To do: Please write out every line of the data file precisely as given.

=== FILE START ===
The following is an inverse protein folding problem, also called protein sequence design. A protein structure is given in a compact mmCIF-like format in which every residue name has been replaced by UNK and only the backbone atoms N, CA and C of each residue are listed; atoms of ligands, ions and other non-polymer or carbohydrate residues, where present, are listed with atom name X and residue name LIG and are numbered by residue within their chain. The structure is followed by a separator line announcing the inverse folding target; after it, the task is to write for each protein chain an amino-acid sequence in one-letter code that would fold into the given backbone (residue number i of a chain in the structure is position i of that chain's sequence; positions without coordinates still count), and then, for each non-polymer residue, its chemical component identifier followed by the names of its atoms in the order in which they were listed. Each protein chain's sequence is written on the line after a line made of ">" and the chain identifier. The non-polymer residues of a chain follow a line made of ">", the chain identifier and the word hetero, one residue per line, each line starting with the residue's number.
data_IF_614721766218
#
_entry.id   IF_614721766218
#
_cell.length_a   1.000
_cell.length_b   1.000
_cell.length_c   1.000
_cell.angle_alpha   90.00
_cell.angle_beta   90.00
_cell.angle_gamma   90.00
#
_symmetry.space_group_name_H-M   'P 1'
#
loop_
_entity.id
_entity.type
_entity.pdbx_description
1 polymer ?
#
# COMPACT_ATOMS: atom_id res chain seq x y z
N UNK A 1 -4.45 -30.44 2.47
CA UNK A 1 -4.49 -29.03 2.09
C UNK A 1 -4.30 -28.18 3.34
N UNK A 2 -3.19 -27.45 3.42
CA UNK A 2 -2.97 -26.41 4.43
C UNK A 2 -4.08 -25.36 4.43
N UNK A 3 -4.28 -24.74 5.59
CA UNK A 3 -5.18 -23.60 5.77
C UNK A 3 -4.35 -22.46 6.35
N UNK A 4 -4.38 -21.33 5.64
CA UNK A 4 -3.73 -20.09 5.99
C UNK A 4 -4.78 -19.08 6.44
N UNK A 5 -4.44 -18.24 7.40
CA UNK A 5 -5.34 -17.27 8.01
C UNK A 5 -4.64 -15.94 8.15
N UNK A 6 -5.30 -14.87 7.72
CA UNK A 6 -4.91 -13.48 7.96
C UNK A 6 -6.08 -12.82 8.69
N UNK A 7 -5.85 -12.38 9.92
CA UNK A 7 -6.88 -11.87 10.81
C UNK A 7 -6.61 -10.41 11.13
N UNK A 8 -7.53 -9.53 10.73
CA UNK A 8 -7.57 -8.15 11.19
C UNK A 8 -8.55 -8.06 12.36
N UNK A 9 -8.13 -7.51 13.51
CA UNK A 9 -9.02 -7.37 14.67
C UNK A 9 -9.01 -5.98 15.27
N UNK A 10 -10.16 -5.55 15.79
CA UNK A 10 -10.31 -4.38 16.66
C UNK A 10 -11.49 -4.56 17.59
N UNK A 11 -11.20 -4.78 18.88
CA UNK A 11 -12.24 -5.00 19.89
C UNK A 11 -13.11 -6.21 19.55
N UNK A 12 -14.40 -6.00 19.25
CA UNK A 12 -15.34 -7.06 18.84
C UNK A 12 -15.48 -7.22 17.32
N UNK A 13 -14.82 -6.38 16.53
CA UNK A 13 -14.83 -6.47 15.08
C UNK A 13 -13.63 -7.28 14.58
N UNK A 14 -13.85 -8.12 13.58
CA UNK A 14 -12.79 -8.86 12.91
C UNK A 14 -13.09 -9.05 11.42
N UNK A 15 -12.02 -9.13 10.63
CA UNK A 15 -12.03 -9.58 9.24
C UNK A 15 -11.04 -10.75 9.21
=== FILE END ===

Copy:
The following is an inverse protein folding problem, also called protein sequence design. A protein structure is given in a compact mmCIF-like format in which every residue name has been replaced by UNK and only the backbone atoms N, CA and C of each residue are listed; atoms of ligands, ions and other non-polymer or carbohydrate residues, where present, are listed with atom name X and residue name LIG and are numbered by residue within their chain. The structure is followed by a separator line announcing the inverse folding target; after it, the task is to write for each protein chain an amino-acid sequence in one-letter code that would fold into the given backbone (residue number i of a chain in the structure is position i of that chain's sequence; positions without coordinates still count), and then, for each non-polymer residue, its chemical component identifier followed by the names of its atoms in the order in which they were listed. Each protein chain's sequence is written on the line after a line made of ">" and the chain identifier. The non-polymer residues of a chain follow a line made of ">", the chain identifier and the word hetero, one residue per line, each line starting with the residue's number.
data_IF_614721766218
#
_entry.id   IF_614721766218
#
_cell.length_a   1.000
_cell.length_b   1.000
_cell.length_c   1.000
_cell.angle_alpha   90.00
_cell.angle_beta   90.00
_cell.angle_gamma   90.00
#
_symmetry.space_group_name_H-M   'P 1'
#
loop_
_entity.id
_entity.type
_entity.pdbx_description
1 polymer ?
#
# COMPACT_ATOMS: atom_id res chain seq x y z
N UNK A 1 -4.45 -30.44 2.47
CA UNK A 1 -4.49 -29.03 2.09
C UNK A 1 -4.30 -28.18 3.34
N UNK A 2 -3.19 -27.45 3.42
CA UNK A 2 -2.97 -26.41 4.43
C UNK A 2 -4.08 -25.36 4.43
N UNK A 3 -4.28 -24.74 5.59
CA UNK A 3 -5.18 -23.60 5.77
C UNK A 3 -4.35 -22.46 6.35
N UNK A 4 -4.38 -21.33 5.64
CA UNK A 4 -3.73 -20.09 5.99
C UNK A 4 -4.78 -19.08 6.44
N UNK A 5 -4.44 -18.24 7.40
CA UNK A 5 -5.34 -17.27 8.01
C UNK A 5 -4.64 -15.94 8.15
N UNK A 6 -5.30 -14.87 7.72
CA UNK A 6 -4.91 -13.48 7.96
C UNK A 6 -6.08 -12.82 8.69
N UNK A 7 -5.85 -12.38 9.92
CA UNK A 7 -6.88 -11.87 10.81
C UNK A 7 -6.61 -10.41 11.13
N UNK A 8 -7.53 -9.53 10.73
CA UNK A 8 -7.57 -8.15 11.19
C UNK A 8 -8.55 -8.06 12.36
N UNK A 9 -8.13 -7.51 13.51
CA UNK A 9 -9.02 -7.37 14.67
C UNK A 9 -9.01 -5.98 15.27
N UNK A 10 -10.16 -5.55 15.79
CA UNK A 10 -10.31 -4.38 16.66
C UNK A 10 -11.49 -4.56 17.59
N UNK A 11 -11.20 -4.78 18.88
CA UNK A 11 -12.24 -5.00 19.89
C UNK A 11 -13.11 -6.21 19.55
N UNK A 12 -14.40 -6.00 19.25
CA UNK A 12 -15.34 -7.06 18.84
C UNK A 12 -15.48 -7.22 17.32
N UNK A 13 -14.82 -6.38 16.53
CA UNK A 13 -14.83 -6.47 15.08
C UNK A 13 -13.63 -7.28 14.58
N UNK A 14 -13.85 -8.12 13.58
CA UNK A 14 -12.79 -8.86 12.91
C UNK A 14 -13.09 -9.05 11.42
N UNK A 15 -12.02 -9.13 10.63
CA UNK A 15 -12.03 -9.58 9.24
C UNK A 15 -11.04 -10.75 9.21